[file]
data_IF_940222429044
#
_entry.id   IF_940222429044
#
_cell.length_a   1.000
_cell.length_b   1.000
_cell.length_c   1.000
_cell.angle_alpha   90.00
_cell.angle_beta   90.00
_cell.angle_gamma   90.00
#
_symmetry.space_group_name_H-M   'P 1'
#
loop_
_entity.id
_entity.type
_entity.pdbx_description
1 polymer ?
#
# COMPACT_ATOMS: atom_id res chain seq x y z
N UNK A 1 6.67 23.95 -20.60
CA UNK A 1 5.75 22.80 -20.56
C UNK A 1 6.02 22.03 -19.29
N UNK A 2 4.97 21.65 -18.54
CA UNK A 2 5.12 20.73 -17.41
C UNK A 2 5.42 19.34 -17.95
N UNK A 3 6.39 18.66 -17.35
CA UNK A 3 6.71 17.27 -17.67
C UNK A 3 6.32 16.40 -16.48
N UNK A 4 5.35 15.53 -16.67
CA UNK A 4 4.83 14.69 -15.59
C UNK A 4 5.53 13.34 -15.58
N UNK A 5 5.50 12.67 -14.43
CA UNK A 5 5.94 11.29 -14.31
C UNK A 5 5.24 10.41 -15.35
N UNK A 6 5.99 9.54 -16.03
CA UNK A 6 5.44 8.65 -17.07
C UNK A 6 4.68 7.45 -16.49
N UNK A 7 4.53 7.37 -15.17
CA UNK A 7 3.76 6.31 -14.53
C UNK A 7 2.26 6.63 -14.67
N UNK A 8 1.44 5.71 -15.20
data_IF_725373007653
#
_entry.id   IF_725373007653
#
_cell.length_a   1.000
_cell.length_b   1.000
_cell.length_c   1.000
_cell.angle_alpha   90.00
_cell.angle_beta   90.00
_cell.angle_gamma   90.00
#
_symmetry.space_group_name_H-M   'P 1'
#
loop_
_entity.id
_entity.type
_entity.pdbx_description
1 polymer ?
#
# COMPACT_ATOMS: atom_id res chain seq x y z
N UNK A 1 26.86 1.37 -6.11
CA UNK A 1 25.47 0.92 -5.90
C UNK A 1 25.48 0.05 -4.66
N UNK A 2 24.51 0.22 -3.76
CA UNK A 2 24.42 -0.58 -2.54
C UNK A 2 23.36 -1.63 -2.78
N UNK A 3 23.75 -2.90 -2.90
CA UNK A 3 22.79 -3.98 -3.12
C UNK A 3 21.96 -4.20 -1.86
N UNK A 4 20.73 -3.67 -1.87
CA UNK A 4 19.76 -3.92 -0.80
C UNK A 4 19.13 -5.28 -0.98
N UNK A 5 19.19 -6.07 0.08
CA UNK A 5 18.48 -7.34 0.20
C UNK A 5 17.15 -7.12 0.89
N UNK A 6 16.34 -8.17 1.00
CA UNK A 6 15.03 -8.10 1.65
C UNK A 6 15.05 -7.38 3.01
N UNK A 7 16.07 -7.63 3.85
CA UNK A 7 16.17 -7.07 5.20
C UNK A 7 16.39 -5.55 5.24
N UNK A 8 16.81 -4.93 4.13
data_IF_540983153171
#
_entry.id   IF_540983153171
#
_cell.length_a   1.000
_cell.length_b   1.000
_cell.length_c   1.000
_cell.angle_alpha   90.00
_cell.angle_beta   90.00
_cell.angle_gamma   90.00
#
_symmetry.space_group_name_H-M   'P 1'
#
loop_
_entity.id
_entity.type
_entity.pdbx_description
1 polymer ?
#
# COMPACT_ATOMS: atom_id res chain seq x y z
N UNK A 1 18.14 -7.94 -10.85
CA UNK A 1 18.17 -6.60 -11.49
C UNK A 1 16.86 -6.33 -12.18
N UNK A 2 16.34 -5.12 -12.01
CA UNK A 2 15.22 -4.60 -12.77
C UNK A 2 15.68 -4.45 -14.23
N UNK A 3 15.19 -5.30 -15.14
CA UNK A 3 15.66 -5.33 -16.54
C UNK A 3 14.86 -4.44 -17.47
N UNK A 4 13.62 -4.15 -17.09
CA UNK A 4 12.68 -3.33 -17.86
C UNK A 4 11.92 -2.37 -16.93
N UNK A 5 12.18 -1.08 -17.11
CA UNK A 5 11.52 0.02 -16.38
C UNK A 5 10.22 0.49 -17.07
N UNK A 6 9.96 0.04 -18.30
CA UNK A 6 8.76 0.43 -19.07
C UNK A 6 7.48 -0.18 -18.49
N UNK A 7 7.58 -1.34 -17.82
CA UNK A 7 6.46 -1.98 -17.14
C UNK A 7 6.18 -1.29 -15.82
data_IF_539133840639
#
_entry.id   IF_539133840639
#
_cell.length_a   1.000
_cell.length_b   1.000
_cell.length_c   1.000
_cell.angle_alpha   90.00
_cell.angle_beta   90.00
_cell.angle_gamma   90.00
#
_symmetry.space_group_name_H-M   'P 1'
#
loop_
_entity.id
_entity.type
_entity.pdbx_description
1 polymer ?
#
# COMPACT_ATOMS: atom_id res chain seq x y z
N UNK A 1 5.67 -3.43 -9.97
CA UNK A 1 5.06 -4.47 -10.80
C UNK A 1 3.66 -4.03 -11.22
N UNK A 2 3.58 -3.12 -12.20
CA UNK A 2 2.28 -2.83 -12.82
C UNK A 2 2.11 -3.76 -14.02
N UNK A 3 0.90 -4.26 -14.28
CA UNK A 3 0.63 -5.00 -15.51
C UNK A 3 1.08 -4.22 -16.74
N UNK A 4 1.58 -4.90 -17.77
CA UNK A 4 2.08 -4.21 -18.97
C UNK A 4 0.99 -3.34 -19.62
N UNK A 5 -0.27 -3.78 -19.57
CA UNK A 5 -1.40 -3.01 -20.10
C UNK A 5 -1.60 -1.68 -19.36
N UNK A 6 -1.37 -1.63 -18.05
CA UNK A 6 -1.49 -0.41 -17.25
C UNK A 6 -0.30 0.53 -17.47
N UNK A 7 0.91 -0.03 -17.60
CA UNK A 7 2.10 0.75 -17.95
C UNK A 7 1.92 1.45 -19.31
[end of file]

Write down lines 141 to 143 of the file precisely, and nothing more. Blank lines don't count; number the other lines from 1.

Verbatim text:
_entity.type
_entity.pdbx_description
1 polymer ?